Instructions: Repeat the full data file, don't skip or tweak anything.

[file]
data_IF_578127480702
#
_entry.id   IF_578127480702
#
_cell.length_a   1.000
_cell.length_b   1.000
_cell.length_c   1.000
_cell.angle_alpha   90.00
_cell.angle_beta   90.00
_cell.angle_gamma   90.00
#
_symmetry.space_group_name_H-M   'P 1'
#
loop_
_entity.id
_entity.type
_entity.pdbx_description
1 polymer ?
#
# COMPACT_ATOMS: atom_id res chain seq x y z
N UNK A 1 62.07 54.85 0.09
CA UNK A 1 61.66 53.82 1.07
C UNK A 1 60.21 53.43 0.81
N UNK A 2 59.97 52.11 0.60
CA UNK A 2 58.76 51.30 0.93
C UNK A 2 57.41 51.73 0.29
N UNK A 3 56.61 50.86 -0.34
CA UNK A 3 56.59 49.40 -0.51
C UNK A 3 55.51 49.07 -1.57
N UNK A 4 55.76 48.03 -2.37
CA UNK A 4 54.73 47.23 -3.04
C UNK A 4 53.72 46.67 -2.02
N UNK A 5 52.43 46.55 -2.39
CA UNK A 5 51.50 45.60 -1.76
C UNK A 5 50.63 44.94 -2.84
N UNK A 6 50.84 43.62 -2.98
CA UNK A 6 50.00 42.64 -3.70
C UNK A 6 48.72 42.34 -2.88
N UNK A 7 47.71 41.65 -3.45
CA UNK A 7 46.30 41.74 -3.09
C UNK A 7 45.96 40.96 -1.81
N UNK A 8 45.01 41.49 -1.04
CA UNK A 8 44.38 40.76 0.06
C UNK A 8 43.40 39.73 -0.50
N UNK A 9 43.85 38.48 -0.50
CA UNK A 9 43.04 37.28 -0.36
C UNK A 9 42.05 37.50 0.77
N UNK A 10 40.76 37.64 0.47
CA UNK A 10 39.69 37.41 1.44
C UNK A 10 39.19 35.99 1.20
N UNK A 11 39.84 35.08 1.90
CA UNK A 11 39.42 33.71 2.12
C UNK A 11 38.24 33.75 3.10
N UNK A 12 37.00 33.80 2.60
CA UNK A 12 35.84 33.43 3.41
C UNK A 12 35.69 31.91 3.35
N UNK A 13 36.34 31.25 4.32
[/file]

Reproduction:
data_IF_578127480702
#
_entry.id   IF_578127480702
#
_cell.length_a   1.000
_cell.length_b   1.000
_cell.length_c   1.000
_cell.angle_alpha   90.00
_cell.angle_beta   90.00
_cell.angle_gamma   90.00
#
_symmetry.space_group_name_H-M   'P 1'
#
loop_
_entity.id
_entity.type
_entity.pdbx_description
1 polymer ?
#
# COMPACT_ATOMS: atom_id res chain seq x y z
N UNK A 1 62.07 54.85 0.09
CA UNK A 1 61.66 53.82 1.07
C UNK A 1 60.21 53.43 0.81
N UNK A 2 59.97 52.11 0.60
CA UNK A 2 58.76 51.30 0.93
C UNK A 2 57.41 51.73 0.29
N UNK A 3 56.61 50.86 -0.34
CA UNK A 3 56.59 49.40 -0.51
C UNK A 3 55.51 49.07 -1.57
N UNK A 4 55.76 48.03 -2.37
CA UNK A 4 54.73 47.23 -3.04
C UNK A 4 53.72 46.67 -2.02
N UNK A 5 52.43 46.55 -2.39
CA UNK A 5 51.50 45.60 -1.76
C UNK A 5 50.63 44.94 -2.84
N UNK A 6 50.84 43.62 -2.98
CA UNK A 6 50.00 42.64 -3.70
C UNK A 6 48.72 42.34 -2.88
N UNK A 7 47.71 41.65 -3.45
CA UNK A 7 46.30 41.74 -3.09
C UNK A 7 45.96 40.96 -1.81
N UNK A 8 45.01 41.49 -1.04
CA UNK A 8 44.38 40.76 0.06
C UNK A 8 43.40 39.73 -0.50
N UNK A 9 43.85 38.48 -0.50
CA UNK A 9 43.04 37.28 -0.36
C UNK A 9 42.05 37.50 0.77
N UNK A 10 40.76 37.64 0.47
CA UNK A 10 39.69 37.41 1.44
C UNK A 10 39.19 35.99 1.20
N UNK A 11 39.84 35.08 1.90
CA UNK A 11 39.42 33.71 2.12
C UNK A 11 38.24 33.75 3.10
N UNK A 12 37.00 33.80 2.60
CA UNK A 12 35.84 33.43 3.41
C UNK A 12 35.69 31.91 3.35
N UNK A 13 36.34 31.25 4.32